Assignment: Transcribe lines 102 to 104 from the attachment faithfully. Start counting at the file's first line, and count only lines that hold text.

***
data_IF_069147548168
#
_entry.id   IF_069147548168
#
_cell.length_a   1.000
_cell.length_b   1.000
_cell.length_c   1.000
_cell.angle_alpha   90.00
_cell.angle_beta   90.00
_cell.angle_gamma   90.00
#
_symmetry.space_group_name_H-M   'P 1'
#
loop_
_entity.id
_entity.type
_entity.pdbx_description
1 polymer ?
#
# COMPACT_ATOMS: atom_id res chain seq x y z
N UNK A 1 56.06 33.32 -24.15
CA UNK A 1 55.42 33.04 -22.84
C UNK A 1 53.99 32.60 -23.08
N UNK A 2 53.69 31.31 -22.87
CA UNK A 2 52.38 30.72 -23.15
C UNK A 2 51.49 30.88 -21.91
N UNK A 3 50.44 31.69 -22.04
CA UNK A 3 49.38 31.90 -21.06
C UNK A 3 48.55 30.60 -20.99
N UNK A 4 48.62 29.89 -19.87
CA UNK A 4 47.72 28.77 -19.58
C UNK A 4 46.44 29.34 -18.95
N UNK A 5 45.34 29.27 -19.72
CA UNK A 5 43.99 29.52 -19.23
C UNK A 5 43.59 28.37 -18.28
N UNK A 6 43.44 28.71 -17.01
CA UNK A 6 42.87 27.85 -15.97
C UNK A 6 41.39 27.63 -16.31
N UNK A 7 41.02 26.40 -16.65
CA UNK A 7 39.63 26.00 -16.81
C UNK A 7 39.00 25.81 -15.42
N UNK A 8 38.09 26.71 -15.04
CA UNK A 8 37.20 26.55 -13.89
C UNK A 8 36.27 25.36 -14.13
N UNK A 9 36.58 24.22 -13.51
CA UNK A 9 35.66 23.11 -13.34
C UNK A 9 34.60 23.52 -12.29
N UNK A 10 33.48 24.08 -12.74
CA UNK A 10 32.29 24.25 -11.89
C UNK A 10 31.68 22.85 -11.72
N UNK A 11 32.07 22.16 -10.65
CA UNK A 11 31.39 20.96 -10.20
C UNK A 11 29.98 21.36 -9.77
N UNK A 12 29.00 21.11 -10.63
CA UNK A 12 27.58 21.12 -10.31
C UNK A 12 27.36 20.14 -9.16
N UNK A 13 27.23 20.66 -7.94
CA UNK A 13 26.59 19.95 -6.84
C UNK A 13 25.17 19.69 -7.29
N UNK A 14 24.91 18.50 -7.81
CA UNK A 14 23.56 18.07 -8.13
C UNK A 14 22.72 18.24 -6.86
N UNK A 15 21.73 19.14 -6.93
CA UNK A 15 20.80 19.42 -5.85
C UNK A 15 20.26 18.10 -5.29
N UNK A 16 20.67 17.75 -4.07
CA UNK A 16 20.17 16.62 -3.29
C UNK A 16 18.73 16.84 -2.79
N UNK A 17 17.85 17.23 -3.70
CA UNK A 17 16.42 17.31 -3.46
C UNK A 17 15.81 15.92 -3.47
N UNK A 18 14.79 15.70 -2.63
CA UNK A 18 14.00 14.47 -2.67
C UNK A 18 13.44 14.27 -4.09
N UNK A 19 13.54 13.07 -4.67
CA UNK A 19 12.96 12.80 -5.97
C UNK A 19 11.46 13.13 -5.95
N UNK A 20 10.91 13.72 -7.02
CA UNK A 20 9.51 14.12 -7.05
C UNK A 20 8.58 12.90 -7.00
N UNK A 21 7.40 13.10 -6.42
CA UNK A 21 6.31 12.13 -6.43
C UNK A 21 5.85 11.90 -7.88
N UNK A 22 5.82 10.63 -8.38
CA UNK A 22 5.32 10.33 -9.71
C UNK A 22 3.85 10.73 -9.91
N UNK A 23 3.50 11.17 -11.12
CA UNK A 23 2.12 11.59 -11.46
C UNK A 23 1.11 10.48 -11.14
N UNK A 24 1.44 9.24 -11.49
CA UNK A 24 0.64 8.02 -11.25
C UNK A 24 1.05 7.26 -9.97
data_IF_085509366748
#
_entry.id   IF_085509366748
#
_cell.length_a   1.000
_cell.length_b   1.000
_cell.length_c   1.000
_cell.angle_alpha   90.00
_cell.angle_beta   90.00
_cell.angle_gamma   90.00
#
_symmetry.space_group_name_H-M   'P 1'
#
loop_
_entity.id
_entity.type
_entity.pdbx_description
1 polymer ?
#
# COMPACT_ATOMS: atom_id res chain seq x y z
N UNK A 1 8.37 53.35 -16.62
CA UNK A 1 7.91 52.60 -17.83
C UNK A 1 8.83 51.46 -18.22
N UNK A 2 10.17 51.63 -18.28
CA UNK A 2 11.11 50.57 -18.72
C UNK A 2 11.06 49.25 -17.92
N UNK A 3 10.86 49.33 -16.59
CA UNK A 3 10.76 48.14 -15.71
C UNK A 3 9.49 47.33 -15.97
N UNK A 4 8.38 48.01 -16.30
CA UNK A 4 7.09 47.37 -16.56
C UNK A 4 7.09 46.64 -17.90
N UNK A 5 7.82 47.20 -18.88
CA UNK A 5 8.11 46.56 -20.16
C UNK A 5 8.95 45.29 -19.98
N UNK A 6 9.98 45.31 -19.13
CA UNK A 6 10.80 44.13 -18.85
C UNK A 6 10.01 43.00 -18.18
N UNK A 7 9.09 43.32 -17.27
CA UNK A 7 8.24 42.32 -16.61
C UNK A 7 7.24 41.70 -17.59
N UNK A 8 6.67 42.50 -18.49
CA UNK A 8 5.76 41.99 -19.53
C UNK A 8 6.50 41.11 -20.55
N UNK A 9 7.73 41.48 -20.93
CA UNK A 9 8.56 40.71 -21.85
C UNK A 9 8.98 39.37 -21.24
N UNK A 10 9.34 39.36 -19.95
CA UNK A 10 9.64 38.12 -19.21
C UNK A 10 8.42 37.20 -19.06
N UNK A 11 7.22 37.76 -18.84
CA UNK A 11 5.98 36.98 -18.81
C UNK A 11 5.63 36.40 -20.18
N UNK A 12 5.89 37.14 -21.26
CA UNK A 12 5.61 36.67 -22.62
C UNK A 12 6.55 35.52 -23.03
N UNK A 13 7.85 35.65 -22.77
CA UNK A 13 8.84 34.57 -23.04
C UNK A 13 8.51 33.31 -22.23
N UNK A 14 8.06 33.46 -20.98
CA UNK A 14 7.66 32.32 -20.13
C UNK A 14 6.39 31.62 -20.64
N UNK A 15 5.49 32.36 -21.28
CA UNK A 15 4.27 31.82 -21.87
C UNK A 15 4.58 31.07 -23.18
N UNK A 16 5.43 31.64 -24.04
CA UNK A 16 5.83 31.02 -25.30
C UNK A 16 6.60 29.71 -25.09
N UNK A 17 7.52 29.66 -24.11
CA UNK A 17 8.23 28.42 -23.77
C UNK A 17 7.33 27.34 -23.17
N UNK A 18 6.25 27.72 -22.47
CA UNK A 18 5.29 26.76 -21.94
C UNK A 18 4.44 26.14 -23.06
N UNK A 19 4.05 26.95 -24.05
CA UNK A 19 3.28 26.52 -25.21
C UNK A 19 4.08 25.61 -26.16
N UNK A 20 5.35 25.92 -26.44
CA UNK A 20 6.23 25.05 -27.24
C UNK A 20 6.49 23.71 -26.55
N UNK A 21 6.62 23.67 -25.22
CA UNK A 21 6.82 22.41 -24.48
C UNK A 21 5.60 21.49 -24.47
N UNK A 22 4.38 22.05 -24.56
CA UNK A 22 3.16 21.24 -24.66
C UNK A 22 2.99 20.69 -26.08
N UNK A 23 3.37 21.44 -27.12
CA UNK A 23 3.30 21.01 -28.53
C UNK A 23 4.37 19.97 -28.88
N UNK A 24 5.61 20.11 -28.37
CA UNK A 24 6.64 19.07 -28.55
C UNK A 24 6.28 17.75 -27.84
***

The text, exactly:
_cell.angle_gamma   90.00
#
_symmetry.space_group_name_H-M   'P 1'